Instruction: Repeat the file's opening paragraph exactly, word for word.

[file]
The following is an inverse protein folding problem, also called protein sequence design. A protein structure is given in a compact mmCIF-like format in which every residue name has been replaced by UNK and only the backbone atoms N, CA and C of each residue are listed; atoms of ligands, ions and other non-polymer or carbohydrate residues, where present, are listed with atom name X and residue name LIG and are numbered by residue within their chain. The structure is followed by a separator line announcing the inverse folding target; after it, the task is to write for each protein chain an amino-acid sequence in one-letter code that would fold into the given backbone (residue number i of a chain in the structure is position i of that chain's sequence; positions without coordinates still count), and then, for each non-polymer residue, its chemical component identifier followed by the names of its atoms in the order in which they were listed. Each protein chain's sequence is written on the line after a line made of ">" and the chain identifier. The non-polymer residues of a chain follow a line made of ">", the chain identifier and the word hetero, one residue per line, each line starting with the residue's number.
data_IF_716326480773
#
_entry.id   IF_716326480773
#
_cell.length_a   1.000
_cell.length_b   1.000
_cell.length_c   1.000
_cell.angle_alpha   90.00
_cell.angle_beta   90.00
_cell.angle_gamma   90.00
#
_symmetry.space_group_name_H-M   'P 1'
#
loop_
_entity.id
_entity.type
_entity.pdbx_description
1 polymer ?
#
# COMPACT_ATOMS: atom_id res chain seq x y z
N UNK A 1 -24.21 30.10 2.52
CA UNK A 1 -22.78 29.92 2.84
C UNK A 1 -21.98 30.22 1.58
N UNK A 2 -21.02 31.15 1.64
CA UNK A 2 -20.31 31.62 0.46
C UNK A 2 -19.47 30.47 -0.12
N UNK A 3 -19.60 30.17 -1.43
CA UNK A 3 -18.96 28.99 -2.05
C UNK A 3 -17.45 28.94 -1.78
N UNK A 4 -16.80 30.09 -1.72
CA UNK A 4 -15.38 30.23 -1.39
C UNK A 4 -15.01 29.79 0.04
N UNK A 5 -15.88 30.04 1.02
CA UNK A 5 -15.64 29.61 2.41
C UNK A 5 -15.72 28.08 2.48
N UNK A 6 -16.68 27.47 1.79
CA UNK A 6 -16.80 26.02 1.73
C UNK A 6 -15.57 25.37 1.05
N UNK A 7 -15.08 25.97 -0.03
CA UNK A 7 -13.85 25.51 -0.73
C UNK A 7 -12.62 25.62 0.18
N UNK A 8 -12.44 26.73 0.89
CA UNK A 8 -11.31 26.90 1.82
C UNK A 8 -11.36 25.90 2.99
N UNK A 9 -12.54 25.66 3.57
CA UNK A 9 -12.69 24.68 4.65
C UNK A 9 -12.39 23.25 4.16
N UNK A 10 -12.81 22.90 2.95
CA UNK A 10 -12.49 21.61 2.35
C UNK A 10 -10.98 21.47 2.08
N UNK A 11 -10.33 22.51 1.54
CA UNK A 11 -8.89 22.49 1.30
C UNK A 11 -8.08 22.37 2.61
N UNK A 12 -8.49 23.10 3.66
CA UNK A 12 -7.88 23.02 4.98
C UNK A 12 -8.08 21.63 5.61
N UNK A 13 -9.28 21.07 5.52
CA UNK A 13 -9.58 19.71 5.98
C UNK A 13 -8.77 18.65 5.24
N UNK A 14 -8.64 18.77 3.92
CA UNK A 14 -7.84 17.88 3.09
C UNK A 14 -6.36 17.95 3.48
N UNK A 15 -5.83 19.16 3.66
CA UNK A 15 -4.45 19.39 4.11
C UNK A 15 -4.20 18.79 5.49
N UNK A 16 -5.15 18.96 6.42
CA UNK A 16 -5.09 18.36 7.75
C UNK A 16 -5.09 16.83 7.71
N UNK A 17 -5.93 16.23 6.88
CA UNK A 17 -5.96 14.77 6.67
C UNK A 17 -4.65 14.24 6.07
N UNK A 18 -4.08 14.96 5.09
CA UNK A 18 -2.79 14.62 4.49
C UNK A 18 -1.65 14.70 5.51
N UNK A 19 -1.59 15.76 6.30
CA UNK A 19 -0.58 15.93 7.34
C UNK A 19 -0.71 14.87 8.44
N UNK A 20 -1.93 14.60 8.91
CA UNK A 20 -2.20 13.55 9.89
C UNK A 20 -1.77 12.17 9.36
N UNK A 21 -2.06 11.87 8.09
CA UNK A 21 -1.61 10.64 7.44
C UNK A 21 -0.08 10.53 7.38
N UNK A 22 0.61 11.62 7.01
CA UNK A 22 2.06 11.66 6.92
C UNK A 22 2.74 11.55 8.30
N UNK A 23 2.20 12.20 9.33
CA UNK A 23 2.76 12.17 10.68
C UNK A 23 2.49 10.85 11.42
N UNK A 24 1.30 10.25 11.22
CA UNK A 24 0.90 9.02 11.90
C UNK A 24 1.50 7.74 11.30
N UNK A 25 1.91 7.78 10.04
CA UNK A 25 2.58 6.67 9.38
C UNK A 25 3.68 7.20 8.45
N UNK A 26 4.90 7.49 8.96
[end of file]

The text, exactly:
The following is an inverse protein folding problem, also called protein sequence design. A protein structure is given in a compact mmCIF-like format in which every residue name has been replaced by UNK and only the backbone atoms N, CA and C of each residue are listed; atoms of ligands, ions and other non-polymer or carbohydrate residues, where present, are listed with atom name X and residue name LIG and are numbered by residue within their chain. The structure is followed by a separator line announcing the inverse folding target; after it, the task is to write for each protein chain an amino-acid sequence in one-letter code that would fold into the given backbone (residue number i of a chain in the structure is position i of that chain's sequence; positions without coordinates still count), and then, for each non-polymer residue, its chemical component identifier followed by the names of its atoms in the order in which they were listed. Each protein chain's sequence is written on the line after a line made of ">" and the chain identifier. The non-polymer residues of a chain follow a line made of ">", the chain identifier and the word hetero, one residue per line, each line starting with the residue's number.